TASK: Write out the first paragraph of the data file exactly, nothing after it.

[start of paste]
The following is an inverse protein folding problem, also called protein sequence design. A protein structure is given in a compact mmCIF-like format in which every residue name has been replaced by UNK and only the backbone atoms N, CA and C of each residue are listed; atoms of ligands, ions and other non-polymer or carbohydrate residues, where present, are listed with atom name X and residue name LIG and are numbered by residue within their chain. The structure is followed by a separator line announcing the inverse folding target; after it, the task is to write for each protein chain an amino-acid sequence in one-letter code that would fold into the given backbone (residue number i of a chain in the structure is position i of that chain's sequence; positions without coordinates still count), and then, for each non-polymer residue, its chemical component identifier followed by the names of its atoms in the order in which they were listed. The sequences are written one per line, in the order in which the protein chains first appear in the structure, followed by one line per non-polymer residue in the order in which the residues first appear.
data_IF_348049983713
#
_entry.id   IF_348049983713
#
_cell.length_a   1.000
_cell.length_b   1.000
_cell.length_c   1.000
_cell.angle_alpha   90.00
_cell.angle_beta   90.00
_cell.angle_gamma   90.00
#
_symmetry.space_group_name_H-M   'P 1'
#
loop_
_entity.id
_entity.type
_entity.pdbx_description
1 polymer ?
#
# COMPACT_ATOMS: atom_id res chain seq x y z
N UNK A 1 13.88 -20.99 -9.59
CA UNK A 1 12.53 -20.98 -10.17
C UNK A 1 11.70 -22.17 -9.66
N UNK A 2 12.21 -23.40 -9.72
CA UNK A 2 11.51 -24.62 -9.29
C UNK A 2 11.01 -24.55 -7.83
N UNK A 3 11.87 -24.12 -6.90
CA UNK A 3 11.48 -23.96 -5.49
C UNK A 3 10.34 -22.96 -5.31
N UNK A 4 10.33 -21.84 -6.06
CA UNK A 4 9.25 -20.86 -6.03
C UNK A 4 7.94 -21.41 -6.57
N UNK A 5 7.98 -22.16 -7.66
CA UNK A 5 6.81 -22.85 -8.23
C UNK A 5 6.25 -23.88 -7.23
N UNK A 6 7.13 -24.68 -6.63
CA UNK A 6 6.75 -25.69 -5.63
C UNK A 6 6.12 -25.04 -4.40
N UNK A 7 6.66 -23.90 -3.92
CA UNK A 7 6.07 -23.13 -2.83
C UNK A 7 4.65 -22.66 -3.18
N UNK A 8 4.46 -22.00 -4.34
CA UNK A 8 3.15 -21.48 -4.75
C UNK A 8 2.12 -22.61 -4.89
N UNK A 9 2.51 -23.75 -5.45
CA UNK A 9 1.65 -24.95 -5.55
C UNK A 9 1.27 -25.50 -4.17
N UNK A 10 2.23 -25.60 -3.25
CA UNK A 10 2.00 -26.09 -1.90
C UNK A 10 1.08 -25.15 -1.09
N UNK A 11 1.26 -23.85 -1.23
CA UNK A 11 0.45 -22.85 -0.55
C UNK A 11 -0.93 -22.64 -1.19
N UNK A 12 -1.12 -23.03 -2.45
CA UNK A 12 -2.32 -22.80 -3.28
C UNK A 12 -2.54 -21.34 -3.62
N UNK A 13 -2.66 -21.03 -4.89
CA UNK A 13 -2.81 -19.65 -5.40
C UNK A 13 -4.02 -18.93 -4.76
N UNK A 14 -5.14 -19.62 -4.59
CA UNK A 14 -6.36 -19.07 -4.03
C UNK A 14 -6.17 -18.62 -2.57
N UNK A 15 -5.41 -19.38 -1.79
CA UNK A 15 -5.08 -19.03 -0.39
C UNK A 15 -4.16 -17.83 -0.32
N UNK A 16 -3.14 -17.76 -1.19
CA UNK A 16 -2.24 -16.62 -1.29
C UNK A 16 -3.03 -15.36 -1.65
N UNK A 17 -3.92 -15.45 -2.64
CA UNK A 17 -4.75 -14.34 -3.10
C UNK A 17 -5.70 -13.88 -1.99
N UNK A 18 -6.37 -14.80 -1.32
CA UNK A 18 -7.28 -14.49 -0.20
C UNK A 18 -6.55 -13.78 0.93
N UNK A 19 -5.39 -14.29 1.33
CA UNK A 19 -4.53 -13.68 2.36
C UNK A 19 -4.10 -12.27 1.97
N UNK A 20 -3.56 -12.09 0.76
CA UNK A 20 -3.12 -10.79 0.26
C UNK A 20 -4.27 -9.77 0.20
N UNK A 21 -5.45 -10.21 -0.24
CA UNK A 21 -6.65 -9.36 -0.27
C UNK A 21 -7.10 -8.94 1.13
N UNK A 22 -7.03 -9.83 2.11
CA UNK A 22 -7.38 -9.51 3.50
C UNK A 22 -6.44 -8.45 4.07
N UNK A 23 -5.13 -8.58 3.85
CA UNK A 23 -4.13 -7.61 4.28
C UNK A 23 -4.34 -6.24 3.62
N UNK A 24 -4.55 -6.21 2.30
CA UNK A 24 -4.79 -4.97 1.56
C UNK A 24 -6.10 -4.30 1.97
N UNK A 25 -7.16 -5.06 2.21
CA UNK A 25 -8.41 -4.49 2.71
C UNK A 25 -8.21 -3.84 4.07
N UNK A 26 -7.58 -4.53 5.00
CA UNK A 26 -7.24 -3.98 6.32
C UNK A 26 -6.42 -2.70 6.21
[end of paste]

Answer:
The following is an inverse protein folding problem, also called protein sequence design. A protein structure is given in a compact mmCIF-like format in which every residue name has been replaced by UNK and only the backbone atoms N, CA and C of each residue are listed; atoms of ligands, ions and other non-polymer or carbohydrate residues, where present, are listed with atom name X and residue name LIG and are numbered by residue within their chain. The structure is followed by a separator line announcing the inverse folding target; after it, the task is to write for each protein chain an amino-acid sequence in one-letter code that would fold into the given backbone (residue number i of a chain in the structure is position i of that chain's sequence; positions without coordinates still count), and then, for each non-polymer residue, its chemical component identifier followed by the names of its atoms in the order in which they were listed. The sequences are written one per line, in the order in which the protein chains first appear in the structure, followed by one line per non-polymer residue in the order in which the residues first appear.